Flashback: the year is 1600. A fetching lambkin approaches you at a London tavern near the Globe Theatre, where you just watched “Midsummer Night’s Dream” with friends. You’re asked what your astrological sign is. What would you have said 400+ years ago?
By all accounts, you wouldn’t have mentioned your Sun sign at all. Why?
The Sun sign is a modern invention–or at least its importance is. Horoscopes started showing up in newspapers 100 years ago. Mass communication and mass society prompted mass astrology and the Sun sign (ego-driven and ego-centric) offered simplified, cosmic shorthand for talking about our astrological identity.
But now identities are more complex. We have moved away from the 20th Century’s patriarchal yen for conformity and control (the 1950s TV show, “Father Knows Best,” comes to mind as a frustratingly egregious example). We speak from a constellation of black, white, straight, queer, non-binary, cis, trans, rich, poor, femme, masc, subject positions. Thankfully, daddy no longer knows best when it comes to performing and/or thinking about who we are.
And yet, regarding our astrological sense of self, we are still, by and large, beholden to the Sun and its placement in our 1st House of Selfhood. “I’m a Gemini” forms our main axis of identification. That’s limiting, in my humble opinion.
Here’s a provocation, then: As we distance ourselves from homogenized social, sexual, cultural, and political norms, shouldn’t we do that same when it comes to the Sun sign as an astrological metric for self-understanding?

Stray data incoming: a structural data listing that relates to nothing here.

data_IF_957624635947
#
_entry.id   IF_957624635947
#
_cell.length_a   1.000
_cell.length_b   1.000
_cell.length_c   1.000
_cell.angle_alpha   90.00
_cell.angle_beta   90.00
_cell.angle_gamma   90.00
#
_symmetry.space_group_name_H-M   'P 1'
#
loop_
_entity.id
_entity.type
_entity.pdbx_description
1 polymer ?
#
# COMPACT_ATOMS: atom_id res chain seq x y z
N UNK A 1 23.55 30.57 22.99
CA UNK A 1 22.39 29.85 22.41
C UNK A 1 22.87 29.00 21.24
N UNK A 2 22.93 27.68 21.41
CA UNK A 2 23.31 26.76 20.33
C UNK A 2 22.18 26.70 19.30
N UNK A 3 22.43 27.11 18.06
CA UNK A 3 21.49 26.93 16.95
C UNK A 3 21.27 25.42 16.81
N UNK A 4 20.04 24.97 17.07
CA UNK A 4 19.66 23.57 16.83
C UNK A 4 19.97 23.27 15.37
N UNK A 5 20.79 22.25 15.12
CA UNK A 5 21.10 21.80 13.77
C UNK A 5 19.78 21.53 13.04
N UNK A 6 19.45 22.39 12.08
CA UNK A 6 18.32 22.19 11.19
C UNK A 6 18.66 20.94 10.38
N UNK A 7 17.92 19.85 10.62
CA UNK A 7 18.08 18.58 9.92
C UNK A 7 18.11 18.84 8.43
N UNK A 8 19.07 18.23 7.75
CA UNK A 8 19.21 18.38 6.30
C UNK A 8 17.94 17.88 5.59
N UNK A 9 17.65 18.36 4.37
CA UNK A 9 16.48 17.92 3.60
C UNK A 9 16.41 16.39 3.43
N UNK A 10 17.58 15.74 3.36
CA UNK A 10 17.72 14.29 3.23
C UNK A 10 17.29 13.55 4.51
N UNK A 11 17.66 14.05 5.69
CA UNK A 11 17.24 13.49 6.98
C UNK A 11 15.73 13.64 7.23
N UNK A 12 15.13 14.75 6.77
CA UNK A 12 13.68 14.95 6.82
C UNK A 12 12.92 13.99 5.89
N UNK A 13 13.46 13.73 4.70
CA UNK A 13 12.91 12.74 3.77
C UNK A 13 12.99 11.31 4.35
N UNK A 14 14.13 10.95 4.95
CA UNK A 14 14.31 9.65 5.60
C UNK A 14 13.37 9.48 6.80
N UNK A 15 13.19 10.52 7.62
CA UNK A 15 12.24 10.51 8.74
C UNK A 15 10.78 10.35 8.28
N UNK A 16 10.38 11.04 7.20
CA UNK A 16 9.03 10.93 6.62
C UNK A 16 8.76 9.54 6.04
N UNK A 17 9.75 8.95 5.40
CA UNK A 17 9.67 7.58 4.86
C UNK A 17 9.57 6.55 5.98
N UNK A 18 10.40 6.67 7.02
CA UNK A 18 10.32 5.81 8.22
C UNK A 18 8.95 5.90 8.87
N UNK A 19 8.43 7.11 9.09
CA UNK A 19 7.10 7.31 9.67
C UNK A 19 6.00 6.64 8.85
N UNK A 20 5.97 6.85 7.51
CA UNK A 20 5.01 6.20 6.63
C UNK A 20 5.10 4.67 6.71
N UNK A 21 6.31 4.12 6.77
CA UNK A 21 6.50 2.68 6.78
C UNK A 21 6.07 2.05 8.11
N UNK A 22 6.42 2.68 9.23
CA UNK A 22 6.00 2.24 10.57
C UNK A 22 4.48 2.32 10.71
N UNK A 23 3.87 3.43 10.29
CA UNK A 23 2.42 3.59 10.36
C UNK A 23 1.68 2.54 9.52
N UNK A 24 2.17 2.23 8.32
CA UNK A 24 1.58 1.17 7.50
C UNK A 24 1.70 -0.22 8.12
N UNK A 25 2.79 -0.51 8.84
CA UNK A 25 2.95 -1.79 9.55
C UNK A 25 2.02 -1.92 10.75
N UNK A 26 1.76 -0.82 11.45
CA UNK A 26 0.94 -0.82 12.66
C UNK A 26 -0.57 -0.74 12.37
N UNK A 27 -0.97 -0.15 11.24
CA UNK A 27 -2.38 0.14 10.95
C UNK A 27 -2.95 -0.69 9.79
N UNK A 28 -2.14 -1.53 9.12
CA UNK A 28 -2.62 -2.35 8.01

Indeed, we should.
We are starting to see a slight trend away from the hegemony of the Sun sign. With the rise of Co-star, among other factors, it’s not uncommon to hear these kinds of identity claims in the ether now: “As a Scorpio Moon and Sadge rising, I think/feel x, y, z.” Rather than one way of being (monolithic Sun sign) we are developing a more three dimensional astrological version of Self. Good news.
But what does it mean exactly to say: I’m an Aquarius rising? Or I’m a Leo Moon?
In what follows, let’s answer those questions by checking out a little primer on Sun, Moon, and Rising sign (three ways to identify with your natal chart). Be forewarned, though: this could change the way you see yourself, in a cosmic sense.
We begin with the most well-known and basic axis of identity: the Sun sign. The Sun spends about 30 days in Taurus, 30 more in Cancer, and so on. If you’re born when the Sun is in, say, Aries, that’s your sign. Personality traits follow from this solar placement: you’re more fiery, combative, self-centred, etc. These Aries traits are purportedly embedded in your astrological DNA.
The problem with focusing on the Sun sign is that it represents a very static model of the heavens. The Sun ambles relatively slowly through a sign, whereas the astrological weather is always changing–it’s a dynamic system. The Moon changes signs every two days and the Rising sign (which we get to below) rotates every couple hours.
The Sun sign basically simplifies this celestial dynamism. It posits that every person born from March 20th to April 20th (regardless of where or or at what time of day) is an Aries. That’s like saying every body type needs to fit into a size medium sweater. As such, ancient astrologers were not interested in the Sun sign so much. They were much more into the Rising Sign (a more perfectly tailored blazer).